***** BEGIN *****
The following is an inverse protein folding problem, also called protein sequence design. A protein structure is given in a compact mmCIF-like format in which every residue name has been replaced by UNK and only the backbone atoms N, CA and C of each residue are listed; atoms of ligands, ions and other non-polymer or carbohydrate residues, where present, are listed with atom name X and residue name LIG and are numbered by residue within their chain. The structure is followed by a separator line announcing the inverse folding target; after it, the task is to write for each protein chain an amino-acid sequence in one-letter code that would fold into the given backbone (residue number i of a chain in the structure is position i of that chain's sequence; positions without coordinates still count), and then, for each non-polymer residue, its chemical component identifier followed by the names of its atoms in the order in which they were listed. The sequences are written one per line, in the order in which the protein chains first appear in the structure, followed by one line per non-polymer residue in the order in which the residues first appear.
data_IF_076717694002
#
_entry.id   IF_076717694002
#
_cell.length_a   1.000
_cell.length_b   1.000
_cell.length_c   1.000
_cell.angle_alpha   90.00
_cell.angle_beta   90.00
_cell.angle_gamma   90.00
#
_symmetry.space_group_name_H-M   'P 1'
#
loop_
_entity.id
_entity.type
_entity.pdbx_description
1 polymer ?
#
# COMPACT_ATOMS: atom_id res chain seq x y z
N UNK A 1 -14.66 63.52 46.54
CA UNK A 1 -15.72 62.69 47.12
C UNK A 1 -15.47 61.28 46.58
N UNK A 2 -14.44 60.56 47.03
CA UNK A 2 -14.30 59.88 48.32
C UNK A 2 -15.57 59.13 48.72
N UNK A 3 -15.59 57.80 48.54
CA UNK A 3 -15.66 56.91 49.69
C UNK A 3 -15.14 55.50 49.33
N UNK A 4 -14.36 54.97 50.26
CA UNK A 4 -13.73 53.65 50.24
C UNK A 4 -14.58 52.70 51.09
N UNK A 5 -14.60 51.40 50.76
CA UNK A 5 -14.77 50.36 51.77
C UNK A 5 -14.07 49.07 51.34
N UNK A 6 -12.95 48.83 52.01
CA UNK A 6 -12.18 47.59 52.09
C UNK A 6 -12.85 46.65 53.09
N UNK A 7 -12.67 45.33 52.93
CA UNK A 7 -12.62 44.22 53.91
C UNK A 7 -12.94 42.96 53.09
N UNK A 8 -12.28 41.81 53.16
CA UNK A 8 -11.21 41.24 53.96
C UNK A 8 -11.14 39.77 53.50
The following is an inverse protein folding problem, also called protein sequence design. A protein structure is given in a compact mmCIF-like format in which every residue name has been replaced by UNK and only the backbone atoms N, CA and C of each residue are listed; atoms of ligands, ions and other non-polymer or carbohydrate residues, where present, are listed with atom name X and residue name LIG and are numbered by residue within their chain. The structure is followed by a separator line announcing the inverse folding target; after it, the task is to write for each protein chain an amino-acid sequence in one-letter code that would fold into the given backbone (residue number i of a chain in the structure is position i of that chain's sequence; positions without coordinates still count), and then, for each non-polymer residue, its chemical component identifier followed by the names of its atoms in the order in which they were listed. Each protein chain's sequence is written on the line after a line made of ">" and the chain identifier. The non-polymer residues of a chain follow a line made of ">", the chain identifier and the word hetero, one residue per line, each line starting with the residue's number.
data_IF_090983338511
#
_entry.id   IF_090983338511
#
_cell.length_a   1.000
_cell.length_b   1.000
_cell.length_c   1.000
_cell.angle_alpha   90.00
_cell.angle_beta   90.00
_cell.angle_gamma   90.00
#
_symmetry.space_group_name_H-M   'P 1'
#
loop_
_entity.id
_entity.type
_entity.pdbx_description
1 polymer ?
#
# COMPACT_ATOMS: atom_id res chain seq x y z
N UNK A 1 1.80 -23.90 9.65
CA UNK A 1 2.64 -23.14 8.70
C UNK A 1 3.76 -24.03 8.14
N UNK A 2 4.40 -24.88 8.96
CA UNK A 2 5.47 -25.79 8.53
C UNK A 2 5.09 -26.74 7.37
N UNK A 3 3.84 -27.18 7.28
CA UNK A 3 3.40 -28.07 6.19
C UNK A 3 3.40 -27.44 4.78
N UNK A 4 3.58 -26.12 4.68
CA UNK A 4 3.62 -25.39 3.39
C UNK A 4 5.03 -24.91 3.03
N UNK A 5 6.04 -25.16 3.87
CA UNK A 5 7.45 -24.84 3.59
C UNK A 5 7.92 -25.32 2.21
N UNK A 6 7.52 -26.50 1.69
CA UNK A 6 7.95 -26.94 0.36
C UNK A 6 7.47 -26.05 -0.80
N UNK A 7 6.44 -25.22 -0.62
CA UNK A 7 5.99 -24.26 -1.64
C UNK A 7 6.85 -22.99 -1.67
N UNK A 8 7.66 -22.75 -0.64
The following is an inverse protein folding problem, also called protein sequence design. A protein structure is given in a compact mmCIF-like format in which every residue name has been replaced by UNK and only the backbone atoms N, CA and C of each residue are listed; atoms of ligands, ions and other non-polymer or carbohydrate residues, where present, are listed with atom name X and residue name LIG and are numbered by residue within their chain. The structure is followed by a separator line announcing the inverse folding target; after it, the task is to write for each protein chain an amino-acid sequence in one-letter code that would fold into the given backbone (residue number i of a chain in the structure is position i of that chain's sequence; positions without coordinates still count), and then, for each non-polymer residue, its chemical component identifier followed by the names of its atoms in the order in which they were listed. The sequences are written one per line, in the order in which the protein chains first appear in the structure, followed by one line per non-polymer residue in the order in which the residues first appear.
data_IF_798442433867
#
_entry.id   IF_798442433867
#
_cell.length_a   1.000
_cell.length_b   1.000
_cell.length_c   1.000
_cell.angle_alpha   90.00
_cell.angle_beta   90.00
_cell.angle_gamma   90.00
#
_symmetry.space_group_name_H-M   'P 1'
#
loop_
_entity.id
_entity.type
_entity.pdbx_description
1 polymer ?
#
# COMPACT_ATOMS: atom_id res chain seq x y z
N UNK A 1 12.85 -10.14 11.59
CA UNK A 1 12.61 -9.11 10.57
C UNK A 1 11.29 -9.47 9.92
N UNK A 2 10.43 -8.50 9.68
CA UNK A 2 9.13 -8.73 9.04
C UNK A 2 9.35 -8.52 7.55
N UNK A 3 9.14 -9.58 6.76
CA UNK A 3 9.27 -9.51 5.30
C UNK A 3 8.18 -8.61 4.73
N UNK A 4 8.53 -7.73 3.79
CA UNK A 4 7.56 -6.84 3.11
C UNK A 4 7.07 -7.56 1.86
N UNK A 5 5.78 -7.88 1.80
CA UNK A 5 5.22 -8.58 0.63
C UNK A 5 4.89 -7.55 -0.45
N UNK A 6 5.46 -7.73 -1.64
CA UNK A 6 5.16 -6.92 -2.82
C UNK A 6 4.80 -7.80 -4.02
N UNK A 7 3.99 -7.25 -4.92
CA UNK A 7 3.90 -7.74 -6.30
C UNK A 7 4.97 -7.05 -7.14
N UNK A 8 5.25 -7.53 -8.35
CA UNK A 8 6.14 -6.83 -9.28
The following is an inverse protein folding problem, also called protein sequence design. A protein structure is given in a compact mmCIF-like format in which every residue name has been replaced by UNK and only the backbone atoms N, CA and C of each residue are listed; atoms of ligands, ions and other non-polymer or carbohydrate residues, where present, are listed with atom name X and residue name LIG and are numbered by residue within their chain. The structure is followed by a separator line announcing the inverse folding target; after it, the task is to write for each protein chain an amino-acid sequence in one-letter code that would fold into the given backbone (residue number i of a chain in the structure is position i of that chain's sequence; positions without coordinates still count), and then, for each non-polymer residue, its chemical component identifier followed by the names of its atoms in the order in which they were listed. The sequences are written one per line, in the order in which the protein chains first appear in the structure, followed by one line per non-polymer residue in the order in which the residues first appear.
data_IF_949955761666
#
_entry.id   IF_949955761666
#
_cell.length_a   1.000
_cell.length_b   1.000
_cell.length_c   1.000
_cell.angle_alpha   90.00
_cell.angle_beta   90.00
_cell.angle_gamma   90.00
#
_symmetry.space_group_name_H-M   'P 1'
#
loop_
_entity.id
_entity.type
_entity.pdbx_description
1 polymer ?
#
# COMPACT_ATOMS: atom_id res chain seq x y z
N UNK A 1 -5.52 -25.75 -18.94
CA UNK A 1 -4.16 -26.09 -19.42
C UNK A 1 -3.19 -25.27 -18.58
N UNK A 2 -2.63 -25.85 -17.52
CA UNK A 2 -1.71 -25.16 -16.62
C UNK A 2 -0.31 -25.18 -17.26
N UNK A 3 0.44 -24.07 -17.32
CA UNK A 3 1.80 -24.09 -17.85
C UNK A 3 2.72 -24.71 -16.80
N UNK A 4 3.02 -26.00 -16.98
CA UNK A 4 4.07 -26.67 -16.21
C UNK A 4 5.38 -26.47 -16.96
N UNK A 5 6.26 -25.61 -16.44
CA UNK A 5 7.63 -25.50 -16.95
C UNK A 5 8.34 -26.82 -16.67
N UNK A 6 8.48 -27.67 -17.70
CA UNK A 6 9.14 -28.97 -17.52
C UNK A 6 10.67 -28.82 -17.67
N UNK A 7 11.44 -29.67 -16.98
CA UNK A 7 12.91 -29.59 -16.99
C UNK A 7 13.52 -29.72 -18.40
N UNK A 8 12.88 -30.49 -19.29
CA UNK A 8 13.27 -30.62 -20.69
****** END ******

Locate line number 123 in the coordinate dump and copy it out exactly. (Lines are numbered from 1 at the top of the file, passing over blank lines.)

CA UNK A 5 5.22 -8.58 0.63